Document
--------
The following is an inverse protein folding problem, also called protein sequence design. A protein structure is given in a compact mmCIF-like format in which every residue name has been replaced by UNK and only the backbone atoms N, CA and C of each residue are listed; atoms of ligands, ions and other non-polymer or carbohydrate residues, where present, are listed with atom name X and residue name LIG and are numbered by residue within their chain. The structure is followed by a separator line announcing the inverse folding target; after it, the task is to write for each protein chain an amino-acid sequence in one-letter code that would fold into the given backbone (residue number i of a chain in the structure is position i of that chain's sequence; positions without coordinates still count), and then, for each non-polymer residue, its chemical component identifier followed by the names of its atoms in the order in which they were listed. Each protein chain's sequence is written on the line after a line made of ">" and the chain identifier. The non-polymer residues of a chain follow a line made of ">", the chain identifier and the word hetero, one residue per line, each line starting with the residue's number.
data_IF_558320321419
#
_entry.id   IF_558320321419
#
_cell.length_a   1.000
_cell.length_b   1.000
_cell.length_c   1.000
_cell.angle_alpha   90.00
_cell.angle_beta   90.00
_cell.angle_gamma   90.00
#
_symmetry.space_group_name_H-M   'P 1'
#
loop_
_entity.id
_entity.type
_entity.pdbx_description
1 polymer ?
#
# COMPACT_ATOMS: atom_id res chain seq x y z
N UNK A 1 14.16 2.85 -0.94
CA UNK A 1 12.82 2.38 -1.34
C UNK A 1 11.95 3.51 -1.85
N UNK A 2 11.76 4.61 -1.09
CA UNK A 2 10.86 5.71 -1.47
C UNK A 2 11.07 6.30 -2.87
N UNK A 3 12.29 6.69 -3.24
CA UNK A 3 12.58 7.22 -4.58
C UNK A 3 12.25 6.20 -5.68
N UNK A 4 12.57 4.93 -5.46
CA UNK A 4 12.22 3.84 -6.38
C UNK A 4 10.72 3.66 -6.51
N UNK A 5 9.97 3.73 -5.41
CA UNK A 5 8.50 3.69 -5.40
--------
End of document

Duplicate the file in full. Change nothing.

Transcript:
The following is an inverse protein folding problem, also called protein sequence design. A protein structure is given in a compact mmCIF-like format in which every residue name has been replaced by UNK and only the backbone atoms N, CA and C of each residue are listed; atoms of ligands, ions and other non-polymer or carbohydrate residues, where present, are listed with atom name X and residue name LIG and are numbered by residue within their chain. The structure is followed by a separator line announcing the inverse folding target; after it, the task is to write for each protein chain an amino-acid sequence in one-letter code that would fold into the given backbone (residue number i of a chain in the structure is position i of that chain's sequence; positions without coordinates still count), and then, for each non-polymer residue, its chemical component identifier followed by the names of its atoms in the order in which they were listed. Each protein chain's sequence is written on the line after a line made of ">" and the chain identifier. The non-polymer residues of a chain follow a line made of ">", the chain identifier and the word hetero, one residue per line, each line starting with the residue's number.
data_IF_558320321419
#
_entry.id   IF_558320321419
#
_cell.length_a   1.000
_cell.length_b   1.000
_cell.length_c   1.000
_cell.angle_alpha   90.00
_cell.angle_beta   90.00
_cell.angle_gamma   90.00
#
_symmetry.space_group_name_H-M   'P 1'
#
loop_
_entity.id
_entity.type
_entity.pdbx_description
1 polymer ?
#
# COMPACT_ATOMS: atom_id res chain seq x y z
N UNK A 1 14.16 2.85 -0.94
CA UNK A 1 12.82 2.38 -1.34
C UNK A 1 11.95 3.51 -1.85
N UNK A 2 11.76 4.61 -1.09
CA UNK A 2 10.86 5.71 -1.47
C UNK A 2 11.07 6.30 -2.87
N UNK A 3 12.29 6.69 -3.24
CA UNK A 3 12.58 7.22 -4.58
C UNK A 3 12.25 6.20 -5.68
N UNK A 4 12.57 4.93 -5.46
CA UNK A 4 12.22 3.84 -6.38
C UNK A 4 10.72 3.66 -6.51
N UNK A 5 9.97 3.73 -5.41
CA UNK A 5 8.50 3.69 -5.40